SoulPancake presents, in collaboration with Wayfarer Entertainment: Director/Producer: Justin Baldoni Producer: Ahmed Kolacek Producer: Sam Baldoni Associate Producer: Fouad Elgohari Editor: Olly Riley-Smith Special Thanks to Dirty Robber DP: Kieran Murphy Cam Op: Sam Rosenthal Grip/Gaffer: Erik Christensen Sound Recordist: Jordon Justice Composer: Jamey Heath Colorist: Kurt Nishimura Mixed by: Jamey Heath VFX: Abdullah Nabil Cam Op: Kraig Adams Cam Op/DIT: Emerson Boergadine

Visit: http://wayfarer-entertainment.com

Songs: Flowers in her hair – The Lumineers Clouds – A Firm Handshake For My Grace – Original song from Zach Sobiech Sandcastles – A Firm [...] continue the story

Clouds by Zach Sobiech

Published on Dec 5, 2012

“Clouds” is now available on iTunes! To download go to: https://itunes.apple.com/us/album/clo…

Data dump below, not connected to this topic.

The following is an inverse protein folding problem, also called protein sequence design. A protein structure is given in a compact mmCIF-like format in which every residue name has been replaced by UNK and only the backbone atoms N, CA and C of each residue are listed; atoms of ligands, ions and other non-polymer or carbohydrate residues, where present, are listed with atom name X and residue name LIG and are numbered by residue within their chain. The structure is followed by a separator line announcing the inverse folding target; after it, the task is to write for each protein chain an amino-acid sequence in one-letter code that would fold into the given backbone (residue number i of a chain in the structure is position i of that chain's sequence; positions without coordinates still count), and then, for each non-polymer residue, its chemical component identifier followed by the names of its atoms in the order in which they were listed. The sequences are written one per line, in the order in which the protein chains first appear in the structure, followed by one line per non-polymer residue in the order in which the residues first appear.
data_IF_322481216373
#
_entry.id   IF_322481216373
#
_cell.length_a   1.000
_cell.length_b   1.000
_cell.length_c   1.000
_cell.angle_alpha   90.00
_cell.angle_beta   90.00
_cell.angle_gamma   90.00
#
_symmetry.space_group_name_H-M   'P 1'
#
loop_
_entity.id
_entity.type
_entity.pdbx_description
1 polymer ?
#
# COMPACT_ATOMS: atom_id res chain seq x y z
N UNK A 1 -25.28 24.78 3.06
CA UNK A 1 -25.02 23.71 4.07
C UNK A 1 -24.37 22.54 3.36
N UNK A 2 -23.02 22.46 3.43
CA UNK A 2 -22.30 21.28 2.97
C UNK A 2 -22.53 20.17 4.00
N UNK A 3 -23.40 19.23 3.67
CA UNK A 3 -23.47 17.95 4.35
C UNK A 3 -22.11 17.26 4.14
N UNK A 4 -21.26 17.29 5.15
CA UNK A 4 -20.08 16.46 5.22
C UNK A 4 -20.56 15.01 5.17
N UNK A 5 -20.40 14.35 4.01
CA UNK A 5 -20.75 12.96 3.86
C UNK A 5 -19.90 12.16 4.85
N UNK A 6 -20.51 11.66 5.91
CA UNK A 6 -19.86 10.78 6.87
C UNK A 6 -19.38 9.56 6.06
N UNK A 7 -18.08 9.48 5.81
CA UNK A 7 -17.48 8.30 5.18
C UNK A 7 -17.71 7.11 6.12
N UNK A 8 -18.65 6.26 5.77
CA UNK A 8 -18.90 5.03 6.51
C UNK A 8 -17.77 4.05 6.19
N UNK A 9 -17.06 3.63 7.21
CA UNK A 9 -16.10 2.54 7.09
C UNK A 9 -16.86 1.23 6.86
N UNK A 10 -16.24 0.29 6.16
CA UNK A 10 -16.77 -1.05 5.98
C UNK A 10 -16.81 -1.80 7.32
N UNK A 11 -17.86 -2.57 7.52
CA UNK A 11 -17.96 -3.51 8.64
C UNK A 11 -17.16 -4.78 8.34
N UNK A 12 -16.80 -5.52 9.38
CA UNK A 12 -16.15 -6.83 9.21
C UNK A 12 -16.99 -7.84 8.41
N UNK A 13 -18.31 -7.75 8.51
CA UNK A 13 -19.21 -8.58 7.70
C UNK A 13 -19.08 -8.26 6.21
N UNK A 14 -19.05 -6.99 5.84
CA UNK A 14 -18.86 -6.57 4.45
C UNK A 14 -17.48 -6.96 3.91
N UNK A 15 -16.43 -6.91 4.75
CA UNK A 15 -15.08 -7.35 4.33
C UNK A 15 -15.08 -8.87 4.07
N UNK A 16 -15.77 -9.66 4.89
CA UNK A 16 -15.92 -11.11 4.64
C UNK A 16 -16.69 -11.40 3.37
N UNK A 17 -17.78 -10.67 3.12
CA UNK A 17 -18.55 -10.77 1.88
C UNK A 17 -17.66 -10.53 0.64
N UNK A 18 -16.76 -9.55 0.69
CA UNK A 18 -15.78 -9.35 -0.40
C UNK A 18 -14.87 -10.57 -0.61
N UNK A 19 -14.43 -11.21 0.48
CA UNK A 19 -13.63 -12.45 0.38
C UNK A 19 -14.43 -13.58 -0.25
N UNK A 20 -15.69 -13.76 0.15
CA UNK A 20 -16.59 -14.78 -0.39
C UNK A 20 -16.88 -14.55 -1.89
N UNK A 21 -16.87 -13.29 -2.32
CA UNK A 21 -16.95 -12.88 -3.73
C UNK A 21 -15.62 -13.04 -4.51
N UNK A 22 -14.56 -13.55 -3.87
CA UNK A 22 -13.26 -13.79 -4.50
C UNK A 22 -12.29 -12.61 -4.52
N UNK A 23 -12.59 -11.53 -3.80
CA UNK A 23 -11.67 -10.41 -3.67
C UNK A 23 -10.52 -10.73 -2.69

All proceeds support the Zach Sobiech Osteosarcoma Fund.

Zach’s CD – Now Available!

Zach’s family also started the Zach Sobiech Osteosarcoma Fund-http://ccrf.convio.net/site/TR/Events…, to fund research for the cancer that is taking his life, in hopes that kids diagnosed tomorrow will have a better chance for a cure. For gifts $20 or higher, you will receive a copy of Zach’s album featuring the studio recording of “Clouds”, along with an acoustic version, and a selection of other songs. Click here for more information: http://www.childrenscancer.org/zach/

Look for “Clouds” in online music stores soon!

Zach’s Story

Zach Sobiech, of Lakeland, Minnesota, doesn’t go far without his guitar in tow. Facing months to live, 17-year-old Zach is turning to music – writing and performing songs as a way to say goodbye to his friends and family.

Zach was diagnosed with osteosarcoma in 2009. Since his diagnosis, Zach has endured several surgeries and months of chemo. In May, 2012, the cancer spread to his pelvis and lungs. There are no known effective treatments left. As Zach fights to live, he remains the same joyful soul he has always been. He still smiles as brightly as he did [...] continue the story